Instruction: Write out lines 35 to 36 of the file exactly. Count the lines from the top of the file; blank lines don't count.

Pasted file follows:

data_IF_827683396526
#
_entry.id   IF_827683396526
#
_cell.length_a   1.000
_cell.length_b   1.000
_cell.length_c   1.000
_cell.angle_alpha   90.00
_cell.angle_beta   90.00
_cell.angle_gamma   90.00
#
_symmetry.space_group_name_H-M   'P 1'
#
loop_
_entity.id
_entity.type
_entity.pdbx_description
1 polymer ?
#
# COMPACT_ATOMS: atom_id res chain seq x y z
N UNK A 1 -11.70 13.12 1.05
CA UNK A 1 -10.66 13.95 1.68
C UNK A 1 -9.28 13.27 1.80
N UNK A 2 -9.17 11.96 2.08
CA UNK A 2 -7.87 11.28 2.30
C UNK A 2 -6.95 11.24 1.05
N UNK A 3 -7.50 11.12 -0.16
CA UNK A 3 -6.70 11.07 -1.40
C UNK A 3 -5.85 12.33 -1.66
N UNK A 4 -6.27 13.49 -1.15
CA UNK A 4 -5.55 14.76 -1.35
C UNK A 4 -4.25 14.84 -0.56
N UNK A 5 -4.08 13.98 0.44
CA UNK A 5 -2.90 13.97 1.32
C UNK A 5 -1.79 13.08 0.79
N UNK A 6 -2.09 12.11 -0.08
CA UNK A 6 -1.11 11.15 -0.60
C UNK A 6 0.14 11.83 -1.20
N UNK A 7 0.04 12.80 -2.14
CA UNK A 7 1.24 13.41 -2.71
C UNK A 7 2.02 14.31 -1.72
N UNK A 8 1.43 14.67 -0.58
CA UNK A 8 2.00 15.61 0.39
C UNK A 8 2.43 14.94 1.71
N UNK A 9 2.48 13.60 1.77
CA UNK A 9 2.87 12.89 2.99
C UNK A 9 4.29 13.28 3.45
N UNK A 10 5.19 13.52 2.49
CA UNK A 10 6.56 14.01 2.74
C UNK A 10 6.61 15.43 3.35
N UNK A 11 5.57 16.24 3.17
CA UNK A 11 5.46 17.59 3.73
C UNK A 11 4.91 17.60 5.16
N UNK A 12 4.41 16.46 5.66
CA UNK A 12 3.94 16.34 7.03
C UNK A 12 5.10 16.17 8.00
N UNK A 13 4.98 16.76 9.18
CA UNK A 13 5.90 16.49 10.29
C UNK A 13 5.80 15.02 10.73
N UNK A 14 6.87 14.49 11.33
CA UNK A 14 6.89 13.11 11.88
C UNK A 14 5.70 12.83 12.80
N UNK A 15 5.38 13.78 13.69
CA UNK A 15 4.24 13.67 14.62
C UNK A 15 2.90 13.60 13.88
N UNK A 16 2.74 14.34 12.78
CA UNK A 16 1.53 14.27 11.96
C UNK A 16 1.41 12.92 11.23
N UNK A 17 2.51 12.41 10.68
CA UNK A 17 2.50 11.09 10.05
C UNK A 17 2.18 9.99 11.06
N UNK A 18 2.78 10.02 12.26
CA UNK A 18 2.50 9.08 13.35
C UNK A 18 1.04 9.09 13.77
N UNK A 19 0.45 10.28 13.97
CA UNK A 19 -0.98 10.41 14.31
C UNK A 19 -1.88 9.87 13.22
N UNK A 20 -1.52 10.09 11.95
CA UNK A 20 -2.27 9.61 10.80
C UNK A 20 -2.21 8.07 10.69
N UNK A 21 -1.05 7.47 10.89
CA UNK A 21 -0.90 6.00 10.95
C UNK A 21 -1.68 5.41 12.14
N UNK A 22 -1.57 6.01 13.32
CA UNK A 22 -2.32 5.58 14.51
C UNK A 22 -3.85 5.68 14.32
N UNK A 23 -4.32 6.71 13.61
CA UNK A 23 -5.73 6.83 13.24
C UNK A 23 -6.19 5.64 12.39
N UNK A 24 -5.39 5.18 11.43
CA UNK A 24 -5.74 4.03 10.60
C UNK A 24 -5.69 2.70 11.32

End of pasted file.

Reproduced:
C UNK A 5 -1.79 13.08 0.79
N UNK A 6 -2.09 12.11 -0.08